Population: The population of London is due to increase by 800,000 in the next ten years. We don’t see much building though! It seems very likely that the current housing shortage will continue and even increase – so few council houses are being built and most luxury flats are out of reach of the average person.  Restrictions on Green Belt development and sustained Nimbyism should prevent large influxes of housing supply. Surely the influx of people will help drive prices higher? And I would not count on the promised building programme for the Thames Gateway getting up much of a head of steam – there are simply too many pressure groups who don’t want to see any building at all, never mind 200,000 homes. Meanwhile, the population of the north is likely to stay stable – some more rural areas will decline, as will many areas in Scotland. The population in the south of England will follow that in London and increase. Northern prices are unlikely to collapse since they had so far to “catch-up” with the south, plus there are so many gainfully employed in the public sector with relatively secure jobs. But the growth in northern prices in most areas will likely halt.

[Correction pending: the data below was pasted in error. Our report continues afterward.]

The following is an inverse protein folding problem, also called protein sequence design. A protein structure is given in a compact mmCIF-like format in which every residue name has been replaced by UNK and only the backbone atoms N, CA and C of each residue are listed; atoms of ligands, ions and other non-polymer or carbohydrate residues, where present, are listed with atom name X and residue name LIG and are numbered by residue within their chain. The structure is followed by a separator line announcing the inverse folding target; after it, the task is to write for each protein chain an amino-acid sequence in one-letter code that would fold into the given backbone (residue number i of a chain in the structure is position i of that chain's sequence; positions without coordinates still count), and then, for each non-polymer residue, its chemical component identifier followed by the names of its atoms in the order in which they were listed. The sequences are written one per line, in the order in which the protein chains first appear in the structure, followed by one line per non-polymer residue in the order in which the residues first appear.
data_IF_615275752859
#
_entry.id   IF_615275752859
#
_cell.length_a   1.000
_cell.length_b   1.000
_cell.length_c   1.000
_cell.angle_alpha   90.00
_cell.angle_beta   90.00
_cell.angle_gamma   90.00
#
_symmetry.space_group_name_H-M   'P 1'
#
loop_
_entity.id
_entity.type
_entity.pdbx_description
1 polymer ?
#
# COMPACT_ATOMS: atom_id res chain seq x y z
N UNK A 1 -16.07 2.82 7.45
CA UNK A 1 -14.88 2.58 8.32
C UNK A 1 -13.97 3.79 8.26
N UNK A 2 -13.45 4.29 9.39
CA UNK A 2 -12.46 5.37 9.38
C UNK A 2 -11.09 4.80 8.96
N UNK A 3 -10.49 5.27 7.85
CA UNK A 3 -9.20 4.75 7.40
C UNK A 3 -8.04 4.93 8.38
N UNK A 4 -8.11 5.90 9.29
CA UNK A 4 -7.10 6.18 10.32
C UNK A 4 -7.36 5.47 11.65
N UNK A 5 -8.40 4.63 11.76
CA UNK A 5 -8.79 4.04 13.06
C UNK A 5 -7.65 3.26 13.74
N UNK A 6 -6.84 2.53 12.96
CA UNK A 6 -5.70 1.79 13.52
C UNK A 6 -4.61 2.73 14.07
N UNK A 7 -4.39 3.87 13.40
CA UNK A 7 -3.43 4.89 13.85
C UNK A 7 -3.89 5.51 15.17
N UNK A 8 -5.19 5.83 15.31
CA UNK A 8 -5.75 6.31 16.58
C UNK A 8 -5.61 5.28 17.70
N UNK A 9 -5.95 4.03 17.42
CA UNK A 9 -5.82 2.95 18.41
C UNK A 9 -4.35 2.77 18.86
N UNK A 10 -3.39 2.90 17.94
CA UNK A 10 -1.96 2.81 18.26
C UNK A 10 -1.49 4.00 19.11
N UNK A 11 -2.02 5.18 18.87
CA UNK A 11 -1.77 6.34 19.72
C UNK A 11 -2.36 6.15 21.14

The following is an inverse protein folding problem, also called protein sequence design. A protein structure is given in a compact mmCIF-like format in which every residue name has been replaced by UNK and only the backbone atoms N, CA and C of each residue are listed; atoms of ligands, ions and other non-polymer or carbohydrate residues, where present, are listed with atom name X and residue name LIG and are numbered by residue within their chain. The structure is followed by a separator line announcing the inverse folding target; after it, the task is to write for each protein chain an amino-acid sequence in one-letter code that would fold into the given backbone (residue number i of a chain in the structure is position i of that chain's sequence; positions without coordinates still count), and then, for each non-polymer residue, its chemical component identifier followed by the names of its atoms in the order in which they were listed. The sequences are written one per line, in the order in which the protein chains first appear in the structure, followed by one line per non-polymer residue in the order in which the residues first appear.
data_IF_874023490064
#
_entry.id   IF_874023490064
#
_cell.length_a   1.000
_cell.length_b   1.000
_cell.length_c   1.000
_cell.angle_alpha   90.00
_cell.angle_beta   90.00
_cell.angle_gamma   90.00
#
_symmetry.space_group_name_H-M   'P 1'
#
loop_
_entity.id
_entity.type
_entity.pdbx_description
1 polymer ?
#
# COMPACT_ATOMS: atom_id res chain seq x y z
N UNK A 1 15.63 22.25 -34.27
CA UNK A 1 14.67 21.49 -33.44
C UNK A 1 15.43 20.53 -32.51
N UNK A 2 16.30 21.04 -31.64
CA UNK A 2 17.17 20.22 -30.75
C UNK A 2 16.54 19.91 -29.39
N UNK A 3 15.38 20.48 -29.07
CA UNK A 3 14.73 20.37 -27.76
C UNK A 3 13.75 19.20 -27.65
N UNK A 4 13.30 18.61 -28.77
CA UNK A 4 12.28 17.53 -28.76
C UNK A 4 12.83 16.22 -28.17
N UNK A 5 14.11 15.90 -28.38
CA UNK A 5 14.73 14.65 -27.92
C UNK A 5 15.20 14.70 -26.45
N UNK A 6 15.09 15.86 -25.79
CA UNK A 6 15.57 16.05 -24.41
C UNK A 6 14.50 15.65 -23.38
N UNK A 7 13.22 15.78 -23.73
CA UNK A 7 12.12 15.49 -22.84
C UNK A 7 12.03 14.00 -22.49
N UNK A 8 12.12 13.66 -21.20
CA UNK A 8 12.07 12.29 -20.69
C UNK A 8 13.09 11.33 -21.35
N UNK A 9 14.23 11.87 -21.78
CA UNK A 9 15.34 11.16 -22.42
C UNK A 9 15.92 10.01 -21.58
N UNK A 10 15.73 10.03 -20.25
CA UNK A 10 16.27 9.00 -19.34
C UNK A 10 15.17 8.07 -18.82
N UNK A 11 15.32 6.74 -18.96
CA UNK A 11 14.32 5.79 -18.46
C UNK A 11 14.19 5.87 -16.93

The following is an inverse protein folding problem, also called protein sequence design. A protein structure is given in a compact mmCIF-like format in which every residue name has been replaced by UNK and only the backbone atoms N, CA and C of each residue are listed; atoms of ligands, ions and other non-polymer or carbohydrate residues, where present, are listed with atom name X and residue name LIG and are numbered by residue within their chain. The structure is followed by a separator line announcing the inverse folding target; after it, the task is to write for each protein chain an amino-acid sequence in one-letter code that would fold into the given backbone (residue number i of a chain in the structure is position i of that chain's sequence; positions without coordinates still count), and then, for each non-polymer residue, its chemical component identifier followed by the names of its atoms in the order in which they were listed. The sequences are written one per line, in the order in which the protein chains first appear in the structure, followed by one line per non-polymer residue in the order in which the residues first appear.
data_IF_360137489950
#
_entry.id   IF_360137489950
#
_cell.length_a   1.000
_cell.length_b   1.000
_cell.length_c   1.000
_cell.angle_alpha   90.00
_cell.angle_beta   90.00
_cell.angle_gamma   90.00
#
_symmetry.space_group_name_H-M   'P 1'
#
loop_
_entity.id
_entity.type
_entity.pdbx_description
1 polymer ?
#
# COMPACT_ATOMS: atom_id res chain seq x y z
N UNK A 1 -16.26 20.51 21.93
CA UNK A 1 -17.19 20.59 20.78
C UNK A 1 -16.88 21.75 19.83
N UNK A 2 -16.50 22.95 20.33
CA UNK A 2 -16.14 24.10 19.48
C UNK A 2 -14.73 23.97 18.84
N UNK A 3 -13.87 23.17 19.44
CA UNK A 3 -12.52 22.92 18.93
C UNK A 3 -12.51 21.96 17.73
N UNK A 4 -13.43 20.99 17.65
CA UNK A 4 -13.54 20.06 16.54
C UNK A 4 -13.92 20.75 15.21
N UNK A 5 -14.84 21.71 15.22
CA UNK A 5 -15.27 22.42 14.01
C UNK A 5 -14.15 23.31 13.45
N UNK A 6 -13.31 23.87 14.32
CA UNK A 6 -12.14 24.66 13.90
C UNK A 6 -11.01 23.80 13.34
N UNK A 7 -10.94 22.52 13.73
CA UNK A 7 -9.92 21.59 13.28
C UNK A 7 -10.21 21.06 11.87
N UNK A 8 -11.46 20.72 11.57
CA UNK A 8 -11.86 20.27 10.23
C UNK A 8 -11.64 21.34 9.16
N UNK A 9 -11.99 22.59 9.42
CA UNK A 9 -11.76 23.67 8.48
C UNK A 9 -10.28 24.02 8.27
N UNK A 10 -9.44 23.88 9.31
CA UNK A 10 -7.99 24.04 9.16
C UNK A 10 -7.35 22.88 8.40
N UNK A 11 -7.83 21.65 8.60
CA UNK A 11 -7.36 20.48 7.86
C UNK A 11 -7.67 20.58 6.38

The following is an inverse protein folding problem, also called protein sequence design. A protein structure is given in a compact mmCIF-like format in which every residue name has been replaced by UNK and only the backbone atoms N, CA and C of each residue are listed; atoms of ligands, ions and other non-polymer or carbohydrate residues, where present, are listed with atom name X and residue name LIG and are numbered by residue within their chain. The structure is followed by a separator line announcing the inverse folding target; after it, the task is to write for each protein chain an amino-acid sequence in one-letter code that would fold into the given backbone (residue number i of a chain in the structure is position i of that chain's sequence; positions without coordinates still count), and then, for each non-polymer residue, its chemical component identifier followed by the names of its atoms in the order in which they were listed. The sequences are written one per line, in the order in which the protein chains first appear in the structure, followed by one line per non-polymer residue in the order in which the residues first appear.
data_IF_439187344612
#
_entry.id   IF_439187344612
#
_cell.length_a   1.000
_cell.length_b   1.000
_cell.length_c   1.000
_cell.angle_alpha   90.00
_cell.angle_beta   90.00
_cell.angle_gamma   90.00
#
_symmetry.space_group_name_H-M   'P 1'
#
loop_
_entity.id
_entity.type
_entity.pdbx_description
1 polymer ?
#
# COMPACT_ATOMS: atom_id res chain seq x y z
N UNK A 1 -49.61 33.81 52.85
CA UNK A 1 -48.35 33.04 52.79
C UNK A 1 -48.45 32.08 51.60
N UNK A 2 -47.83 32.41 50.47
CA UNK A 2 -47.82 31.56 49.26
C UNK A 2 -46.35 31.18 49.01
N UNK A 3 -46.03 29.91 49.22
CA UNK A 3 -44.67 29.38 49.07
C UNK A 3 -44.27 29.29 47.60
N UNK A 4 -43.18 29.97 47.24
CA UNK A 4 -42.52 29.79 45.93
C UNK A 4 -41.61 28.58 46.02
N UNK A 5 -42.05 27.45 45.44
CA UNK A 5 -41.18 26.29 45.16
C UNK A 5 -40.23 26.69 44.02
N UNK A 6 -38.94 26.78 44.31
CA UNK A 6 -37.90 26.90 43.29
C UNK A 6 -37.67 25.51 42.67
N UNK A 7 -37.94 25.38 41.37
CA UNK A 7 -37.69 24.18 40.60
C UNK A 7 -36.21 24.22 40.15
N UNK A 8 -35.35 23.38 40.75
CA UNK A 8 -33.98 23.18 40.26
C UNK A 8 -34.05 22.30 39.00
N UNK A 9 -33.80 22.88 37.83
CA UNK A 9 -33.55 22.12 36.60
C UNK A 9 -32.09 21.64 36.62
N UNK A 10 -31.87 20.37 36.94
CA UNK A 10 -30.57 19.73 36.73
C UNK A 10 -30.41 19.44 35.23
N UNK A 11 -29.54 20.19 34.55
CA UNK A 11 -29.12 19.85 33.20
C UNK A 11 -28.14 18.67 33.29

The Next 6 Months: There are tentative signs the market in London is warming up – many people are back to work after long summer holidays - some are thinking of the combined effects of the introduction of UK-REITs April 2006 (A-Day), the Olympics in 2012 and the City bonuses in Q1 2006. This combination, along with lower interest rates, a rising stock market which may be peaking, and better affordability, combined with robust rental demand should lead to prices edging higher in the last quarter of 2005. PropertyInvesting.Net predict that London prices will rise by some +0.1% per month until year end, then stay flat until February, before then rising by +0.2% after this up to June 2006. This will coincide with high City bonuses, A-Day,  more news over the “Olympic regeneration effect”, interest rates coming down to 4.25% by Feb 2006 and the UK economy as a whole continuing to grow, albeit at a mere 1.5% by Feb 2006 overall, but at a higher 2.5% in London (the north might see a meagre 0.5% GDP growth by early 2006).